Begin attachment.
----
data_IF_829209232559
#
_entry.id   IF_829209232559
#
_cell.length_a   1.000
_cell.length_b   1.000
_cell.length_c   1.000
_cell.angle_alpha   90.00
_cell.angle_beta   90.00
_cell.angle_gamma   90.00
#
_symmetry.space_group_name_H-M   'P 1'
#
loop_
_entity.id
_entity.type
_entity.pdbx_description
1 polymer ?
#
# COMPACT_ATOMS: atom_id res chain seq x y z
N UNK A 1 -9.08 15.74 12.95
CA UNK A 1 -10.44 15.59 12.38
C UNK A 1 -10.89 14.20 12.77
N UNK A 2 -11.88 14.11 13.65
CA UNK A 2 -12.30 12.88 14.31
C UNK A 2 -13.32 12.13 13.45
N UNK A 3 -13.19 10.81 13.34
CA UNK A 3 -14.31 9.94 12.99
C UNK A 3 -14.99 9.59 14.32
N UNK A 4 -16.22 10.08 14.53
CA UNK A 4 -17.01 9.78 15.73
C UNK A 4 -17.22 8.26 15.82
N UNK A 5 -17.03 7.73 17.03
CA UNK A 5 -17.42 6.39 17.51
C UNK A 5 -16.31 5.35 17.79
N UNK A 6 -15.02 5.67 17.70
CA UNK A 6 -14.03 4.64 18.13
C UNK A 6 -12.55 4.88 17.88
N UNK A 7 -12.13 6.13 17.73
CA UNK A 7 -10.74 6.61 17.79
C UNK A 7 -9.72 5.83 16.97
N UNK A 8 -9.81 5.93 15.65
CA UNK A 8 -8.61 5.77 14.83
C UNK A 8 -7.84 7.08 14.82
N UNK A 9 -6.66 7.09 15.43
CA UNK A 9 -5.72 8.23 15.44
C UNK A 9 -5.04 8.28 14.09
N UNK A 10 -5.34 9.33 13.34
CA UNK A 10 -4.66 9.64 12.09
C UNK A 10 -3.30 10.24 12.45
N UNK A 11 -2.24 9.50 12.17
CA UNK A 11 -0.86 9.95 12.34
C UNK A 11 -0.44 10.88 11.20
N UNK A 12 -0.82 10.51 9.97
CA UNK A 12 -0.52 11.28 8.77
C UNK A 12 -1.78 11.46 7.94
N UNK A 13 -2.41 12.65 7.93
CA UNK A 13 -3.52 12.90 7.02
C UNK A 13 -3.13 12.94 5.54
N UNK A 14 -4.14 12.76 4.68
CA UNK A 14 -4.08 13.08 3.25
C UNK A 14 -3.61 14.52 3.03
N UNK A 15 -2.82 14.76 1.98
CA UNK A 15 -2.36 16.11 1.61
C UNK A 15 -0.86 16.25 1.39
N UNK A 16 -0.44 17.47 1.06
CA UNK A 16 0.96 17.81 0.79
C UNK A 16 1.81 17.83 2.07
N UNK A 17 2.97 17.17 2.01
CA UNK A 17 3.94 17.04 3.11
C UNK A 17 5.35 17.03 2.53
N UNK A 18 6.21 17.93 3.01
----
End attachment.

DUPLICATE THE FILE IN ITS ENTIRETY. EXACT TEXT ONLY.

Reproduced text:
data_IF_829209232559
#
_entry.id   IF_829209232559
#
_cell.length_a   1.000
_cell.length_b   1.000
_cell.length_c   1.000
_cell.angle_alpha   90.00
_cell.angle_beta   90.00
_cell.angle_gamma   90.00
#
_symmetry.space_group_name_H-M   'P 1'
#
loop_
_entity.id
_entity.type
_entity.pdbx_description
1 polymer ?
#
# COMPACT_ATOMS: atom_id res chain seq x y z
N UNK A 1 -9.08 15.74 12.95
CA UNK A 1 -10.44 15.59 12.38
C UNK A 1 -10.89 14.20 12.77
N UNK A 2 -11.88 14.11 13.65
CA UNK A 2 -12.30 12.88 14.31
C UNK A 2 -13.32 12.13 13.45
N UNK A 3 -13.19 10.81 13.34
CA UNK A 3 -14.31 9.94 12.99
C UNK A 3 -14.99 9.59 14.32
N UNK A 4 -16.22 10.08 14.53
CA UNK A 4 -17.01 9.78 15.73
C UNK A 4 -17.22 8.26 15.82
N UNK A 5 -17.03 7.73 17.03
CA UNK A 5 -17.42 6.39 17.51
C UNK A 5 -16.31 5.35 17.79
N UNK A 6 -15.02 5.67 17.70
CA UNK A 6 -14.03 4.64 18.13
C UNK A 6 -12.55 4.88 17.88
N UNK A 7 -12.13 6.13 17.73
CA UNK A 7 -10.74 6.61 17.79
C UNK A 7 -9.72 5.83 16.97
N UNK A 8 -9.81 5.93 15.65
CA UNK A 8 -8.61 5.77 14.83
C UNK A 8 -7.84 7.08 14.82
N UNK A 9 -6.66 7.09 15.43
CA UNK A 9 -5.72 8.23 15.44
C UNK A 9 -5.04 8.28 14.09
N UNK A 10 -5.34 9.33 13.34
CA UNK A 10 -4.66 9.64 12.09
C UNK A 10 -3.30 10.24 12.45
N UNK A 11 -2.24 9.50 12.17
CA UNK A 11 -0.86 9.95 12.34
C UNK A 11 -0.44 10.88 11.20
N UNK A 12 -0.82 10.51 9.97
CA UNK A 12 -0.52 11.28 8.77
C UNK A 12 -1.78 11.46 7.94
N UNK A 13 -2.41 12.65 7.93
CA UNK A 13 -3.52 12.90 7.02
C UNK A 13 -3.13 12.94 5.54
N UNK A 14 -4.14 12.76 4.68
CA UNK A 14 -4.08 13.08 3.25
C UNK A 14 -3.61 14.52 3.03
N UNK A 15 -2.82 14.76 1.98
CA UNK A 15 -2.36 16.11 1.61
C UNK A 15 -0.86 16.25 1.39
N UNK A 16 -0.44 17.47 1.06
CA UNK A 16 0.96 17.81 0.79
C UNK A 16 1.81 17.83 2.07
N UNK A 17 2.97 17.17 2.01
CA UNK A 17 3.94 17.04 3.11
C UNK A 17 5.35 17.03 2.53
N UNK A 18 6.21 17.93 3.01